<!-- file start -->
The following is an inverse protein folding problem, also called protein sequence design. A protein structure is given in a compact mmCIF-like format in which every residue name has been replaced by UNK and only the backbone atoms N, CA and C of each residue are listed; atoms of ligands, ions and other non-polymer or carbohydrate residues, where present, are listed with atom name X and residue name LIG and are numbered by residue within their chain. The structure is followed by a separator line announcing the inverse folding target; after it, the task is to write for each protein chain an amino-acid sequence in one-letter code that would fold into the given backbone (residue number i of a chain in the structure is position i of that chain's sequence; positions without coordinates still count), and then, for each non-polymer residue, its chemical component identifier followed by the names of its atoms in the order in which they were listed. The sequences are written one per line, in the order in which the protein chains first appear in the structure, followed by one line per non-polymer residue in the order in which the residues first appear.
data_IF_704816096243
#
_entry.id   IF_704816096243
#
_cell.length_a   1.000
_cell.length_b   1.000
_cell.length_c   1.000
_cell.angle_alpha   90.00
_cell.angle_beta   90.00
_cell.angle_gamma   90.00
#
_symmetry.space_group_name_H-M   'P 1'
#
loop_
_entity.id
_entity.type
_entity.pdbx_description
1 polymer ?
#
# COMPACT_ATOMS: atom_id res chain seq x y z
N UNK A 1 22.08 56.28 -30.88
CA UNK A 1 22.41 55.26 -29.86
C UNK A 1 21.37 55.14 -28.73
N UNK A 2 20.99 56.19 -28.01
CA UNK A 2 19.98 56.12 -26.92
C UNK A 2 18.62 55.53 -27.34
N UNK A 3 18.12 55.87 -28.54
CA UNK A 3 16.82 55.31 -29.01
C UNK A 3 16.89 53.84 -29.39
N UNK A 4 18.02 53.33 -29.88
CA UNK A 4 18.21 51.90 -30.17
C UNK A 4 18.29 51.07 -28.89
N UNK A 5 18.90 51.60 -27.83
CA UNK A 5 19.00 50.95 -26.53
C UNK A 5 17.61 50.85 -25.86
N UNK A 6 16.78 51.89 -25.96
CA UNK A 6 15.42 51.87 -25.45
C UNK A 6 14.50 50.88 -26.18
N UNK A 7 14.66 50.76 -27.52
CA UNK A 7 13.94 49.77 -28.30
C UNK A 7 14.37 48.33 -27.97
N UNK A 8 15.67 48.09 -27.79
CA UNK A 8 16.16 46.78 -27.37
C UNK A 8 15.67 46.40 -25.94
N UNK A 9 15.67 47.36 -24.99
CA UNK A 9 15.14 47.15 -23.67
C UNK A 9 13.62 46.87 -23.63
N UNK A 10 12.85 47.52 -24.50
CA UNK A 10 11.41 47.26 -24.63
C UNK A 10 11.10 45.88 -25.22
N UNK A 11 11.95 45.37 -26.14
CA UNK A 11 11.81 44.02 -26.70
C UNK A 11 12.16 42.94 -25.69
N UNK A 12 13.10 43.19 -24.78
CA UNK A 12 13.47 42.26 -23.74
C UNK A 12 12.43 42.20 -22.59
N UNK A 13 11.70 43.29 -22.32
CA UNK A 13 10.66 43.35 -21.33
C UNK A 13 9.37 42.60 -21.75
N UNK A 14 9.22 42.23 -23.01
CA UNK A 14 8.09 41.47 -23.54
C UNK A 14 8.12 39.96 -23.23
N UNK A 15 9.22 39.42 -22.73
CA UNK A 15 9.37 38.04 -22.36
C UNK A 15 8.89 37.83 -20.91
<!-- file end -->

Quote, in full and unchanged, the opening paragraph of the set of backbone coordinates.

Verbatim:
The following is an inverse protein folding problem, also called protein sequence design. A protein structure is given in a compact mmCIF-like format in which every residue name has been replaced by UNK and only the backbone atoms N, CA and C of each residue are listed; atoms of ligands, ions and other non-polymer or carbohydrate residues, where present, are listed with atom name X and residue name LIG and are numbered by residue within their chain. The structure is followed by a separator line announcing the inverse folding target; after it, the task is to write for each protein chain an amino-acid sequence in one-letter code that would fold into the given backbone (residue number i of a chain in the structure is position i of that chain's sequence; positions without coordinates still count), and then, for each non-polymer residue, its chemical component identifier followed by the names of its atoms in the order in which they were listed. The sequences are written one per line, in the order in which the protein chains first appear in the structure, followed by one line per non-polymer residue in the order in which the residues first appear.